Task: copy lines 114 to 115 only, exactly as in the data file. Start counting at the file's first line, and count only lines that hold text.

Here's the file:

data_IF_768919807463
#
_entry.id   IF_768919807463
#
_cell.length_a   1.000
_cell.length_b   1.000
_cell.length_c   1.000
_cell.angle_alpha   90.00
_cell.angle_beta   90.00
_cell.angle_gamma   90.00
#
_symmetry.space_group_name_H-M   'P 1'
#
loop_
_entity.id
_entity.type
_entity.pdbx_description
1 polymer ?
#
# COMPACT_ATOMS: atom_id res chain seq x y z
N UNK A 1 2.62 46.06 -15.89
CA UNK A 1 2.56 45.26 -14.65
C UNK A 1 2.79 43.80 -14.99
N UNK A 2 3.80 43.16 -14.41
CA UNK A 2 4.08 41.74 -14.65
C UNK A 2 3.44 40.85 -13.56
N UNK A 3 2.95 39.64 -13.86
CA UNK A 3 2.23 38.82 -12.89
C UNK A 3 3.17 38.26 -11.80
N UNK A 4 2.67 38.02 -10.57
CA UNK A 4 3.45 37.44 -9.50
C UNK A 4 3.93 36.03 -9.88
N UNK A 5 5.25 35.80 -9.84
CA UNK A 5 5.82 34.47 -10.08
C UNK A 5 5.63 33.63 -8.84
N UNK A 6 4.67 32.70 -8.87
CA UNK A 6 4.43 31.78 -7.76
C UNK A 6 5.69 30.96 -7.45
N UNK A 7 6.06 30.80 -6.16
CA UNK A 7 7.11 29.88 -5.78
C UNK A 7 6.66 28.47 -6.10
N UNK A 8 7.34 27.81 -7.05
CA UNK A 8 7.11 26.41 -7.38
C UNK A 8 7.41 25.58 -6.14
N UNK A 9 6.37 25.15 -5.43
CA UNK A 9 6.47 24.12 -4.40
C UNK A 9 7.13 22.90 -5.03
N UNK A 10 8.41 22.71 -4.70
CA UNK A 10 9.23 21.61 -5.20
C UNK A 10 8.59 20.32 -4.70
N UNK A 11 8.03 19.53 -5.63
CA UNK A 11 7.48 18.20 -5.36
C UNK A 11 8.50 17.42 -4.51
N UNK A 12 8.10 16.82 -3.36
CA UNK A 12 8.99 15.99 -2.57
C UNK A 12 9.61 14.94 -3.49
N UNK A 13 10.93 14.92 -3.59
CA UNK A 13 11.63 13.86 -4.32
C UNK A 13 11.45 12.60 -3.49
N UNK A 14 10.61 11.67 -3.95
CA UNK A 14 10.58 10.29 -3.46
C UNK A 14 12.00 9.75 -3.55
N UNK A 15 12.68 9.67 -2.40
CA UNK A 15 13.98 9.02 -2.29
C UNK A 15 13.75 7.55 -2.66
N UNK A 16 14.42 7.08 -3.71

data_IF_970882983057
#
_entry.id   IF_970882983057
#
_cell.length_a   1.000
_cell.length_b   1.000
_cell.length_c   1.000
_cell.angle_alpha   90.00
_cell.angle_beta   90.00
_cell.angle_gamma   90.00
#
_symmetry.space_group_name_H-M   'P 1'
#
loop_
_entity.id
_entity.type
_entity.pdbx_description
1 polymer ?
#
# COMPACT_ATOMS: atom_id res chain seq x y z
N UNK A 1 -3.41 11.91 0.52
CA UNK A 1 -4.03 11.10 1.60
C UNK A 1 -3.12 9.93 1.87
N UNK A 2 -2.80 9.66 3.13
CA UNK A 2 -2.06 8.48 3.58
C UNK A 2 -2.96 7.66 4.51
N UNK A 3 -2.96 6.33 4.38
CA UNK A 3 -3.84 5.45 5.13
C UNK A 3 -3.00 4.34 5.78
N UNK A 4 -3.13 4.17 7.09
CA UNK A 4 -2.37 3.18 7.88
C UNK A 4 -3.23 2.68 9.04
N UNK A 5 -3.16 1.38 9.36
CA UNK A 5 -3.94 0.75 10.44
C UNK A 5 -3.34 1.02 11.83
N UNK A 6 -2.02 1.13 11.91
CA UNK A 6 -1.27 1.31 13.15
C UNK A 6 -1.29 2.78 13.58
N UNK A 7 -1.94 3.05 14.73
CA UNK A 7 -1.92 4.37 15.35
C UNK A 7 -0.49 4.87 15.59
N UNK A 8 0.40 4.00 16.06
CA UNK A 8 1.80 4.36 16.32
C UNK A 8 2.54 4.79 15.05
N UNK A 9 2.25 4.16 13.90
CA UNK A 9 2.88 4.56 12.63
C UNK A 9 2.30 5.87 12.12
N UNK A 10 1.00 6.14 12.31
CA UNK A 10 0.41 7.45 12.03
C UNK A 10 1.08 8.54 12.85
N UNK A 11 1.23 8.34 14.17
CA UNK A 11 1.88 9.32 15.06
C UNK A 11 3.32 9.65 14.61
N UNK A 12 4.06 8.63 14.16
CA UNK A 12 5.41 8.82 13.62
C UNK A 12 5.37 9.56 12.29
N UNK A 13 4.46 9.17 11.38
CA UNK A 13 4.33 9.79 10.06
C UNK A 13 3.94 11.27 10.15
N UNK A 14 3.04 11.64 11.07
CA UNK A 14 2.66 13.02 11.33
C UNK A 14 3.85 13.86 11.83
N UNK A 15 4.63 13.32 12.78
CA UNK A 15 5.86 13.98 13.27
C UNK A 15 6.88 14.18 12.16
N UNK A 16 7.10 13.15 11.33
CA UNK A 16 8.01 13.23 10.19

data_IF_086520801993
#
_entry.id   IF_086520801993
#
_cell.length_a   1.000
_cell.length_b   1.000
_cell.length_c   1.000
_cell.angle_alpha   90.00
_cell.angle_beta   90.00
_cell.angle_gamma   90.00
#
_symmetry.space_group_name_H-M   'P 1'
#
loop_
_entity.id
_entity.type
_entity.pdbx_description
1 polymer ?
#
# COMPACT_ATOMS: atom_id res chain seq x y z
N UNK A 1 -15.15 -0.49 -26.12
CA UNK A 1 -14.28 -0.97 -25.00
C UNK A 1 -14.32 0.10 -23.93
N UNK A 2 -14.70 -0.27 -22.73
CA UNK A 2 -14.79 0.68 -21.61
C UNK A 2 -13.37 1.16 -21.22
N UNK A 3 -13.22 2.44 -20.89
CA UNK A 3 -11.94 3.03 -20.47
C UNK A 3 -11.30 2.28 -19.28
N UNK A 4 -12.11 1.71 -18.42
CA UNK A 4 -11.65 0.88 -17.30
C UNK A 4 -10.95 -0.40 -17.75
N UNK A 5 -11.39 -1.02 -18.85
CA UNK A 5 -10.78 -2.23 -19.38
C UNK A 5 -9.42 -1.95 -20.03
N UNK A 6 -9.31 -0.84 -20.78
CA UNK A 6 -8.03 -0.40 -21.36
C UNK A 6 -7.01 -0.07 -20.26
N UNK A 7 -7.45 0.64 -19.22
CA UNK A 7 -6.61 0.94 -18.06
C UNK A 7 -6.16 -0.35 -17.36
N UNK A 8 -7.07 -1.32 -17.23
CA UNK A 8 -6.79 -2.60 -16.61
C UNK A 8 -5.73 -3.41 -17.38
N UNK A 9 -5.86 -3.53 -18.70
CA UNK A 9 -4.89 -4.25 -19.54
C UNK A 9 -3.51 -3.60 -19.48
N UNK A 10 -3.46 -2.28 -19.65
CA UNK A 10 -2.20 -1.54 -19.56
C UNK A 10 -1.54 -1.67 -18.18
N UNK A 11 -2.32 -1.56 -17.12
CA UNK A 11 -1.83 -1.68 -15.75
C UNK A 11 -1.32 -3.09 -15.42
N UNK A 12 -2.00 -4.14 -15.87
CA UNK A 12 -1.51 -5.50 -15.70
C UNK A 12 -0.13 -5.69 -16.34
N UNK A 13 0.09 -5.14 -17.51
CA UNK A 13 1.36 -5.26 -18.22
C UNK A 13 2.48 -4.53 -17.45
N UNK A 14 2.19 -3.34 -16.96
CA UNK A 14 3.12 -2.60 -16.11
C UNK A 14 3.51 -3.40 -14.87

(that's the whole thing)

N UNK A 10 1.00 6.14 12.31
CA UNK A 10 0.41 7.45 12.03